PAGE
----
This Garden In A Bottle Has Been Thriving Since 1960: Sealed in its own ecosystem and watered just once in 53 years



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The Daily Mail has a fascinating feature on David Latimer and his soon to be 54-year-old bottle garden that he started on Easter Sunday back in 1960.

Using a ten gallon carboy, Latimer poured in some compost, a quarter pint of water and carefully lowered in a spiderwort seedling (Tradescantia) using a piece of wire. He then placed the bottle garden by a sun-filled window in his home and let photosynthesis do its thing.

It wasn’t until 1972 (12 years later) that Latimer gave his bottle garden another drink and it has been sealed ever since! How exactly does this work? The Daily Mail explains:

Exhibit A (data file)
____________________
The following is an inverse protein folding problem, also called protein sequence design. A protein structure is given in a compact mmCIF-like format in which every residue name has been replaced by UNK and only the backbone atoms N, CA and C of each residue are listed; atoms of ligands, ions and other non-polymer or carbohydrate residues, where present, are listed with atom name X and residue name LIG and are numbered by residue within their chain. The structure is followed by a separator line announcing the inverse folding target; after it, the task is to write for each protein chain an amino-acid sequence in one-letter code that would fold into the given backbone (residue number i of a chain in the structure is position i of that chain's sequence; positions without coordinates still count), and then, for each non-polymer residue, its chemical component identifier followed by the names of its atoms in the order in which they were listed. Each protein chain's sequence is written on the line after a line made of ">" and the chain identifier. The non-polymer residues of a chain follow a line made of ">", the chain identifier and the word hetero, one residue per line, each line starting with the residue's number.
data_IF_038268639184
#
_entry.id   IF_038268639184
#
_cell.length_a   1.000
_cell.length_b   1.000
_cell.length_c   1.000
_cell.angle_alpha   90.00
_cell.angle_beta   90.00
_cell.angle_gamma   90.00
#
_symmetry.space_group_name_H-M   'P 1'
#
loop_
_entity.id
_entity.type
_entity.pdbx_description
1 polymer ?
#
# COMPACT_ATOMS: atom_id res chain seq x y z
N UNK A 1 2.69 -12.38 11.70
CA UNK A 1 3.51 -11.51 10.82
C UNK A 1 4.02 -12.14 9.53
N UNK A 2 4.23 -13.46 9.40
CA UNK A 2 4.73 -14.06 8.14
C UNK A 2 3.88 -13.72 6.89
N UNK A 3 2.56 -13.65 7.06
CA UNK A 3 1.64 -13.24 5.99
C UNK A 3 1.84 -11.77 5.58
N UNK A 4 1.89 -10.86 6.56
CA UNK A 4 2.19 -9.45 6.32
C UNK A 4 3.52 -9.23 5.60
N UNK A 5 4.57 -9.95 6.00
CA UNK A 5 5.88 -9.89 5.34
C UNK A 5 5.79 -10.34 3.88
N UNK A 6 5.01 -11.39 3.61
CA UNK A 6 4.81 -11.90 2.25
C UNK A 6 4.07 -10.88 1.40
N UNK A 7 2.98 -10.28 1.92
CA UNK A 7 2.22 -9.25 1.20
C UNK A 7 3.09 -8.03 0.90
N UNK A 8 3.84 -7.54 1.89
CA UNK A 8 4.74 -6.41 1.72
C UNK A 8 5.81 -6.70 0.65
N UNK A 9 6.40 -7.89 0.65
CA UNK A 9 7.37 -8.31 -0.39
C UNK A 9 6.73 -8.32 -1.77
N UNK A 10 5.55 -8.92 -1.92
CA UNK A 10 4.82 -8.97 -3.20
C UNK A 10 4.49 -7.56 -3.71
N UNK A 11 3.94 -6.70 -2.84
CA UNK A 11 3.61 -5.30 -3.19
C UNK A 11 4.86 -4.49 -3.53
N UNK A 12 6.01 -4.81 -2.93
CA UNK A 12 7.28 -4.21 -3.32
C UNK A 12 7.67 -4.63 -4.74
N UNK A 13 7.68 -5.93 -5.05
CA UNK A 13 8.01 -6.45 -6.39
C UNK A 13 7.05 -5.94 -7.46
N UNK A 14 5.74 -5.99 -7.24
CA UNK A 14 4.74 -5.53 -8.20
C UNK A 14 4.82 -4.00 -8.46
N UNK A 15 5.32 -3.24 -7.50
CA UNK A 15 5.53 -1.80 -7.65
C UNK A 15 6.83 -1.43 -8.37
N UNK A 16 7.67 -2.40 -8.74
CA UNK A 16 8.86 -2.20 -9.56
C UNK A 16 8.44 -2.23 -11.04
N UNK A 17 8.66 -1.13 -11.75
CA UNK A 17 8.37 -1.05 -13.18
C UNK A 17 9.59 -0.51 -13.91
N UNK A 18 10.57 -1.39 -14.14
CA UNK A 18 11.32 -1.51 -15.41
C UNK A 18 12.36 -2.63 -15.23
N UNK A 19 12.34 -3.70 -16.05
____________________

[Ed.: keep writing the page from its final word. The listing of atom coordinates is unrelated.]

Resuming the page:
– Bottle gardens work because their sealed space creates an entirely self-sufficient ecosystem in which plants can survive by using photosynthesis to recycle nutrients

– The eco-system also uses cellular respiration to break down decaying material shed by the plant. In this part of the process, bacteria inside the soil of the bottle garden absorbs the plant’s waste oxygen and releasing carbon dioxide which the growing plant can reuse

– The water in the bottle gets taken up by plants’ roots, is released into the air during transpiration, condenses down into the potting mixture, where the cycle begins again

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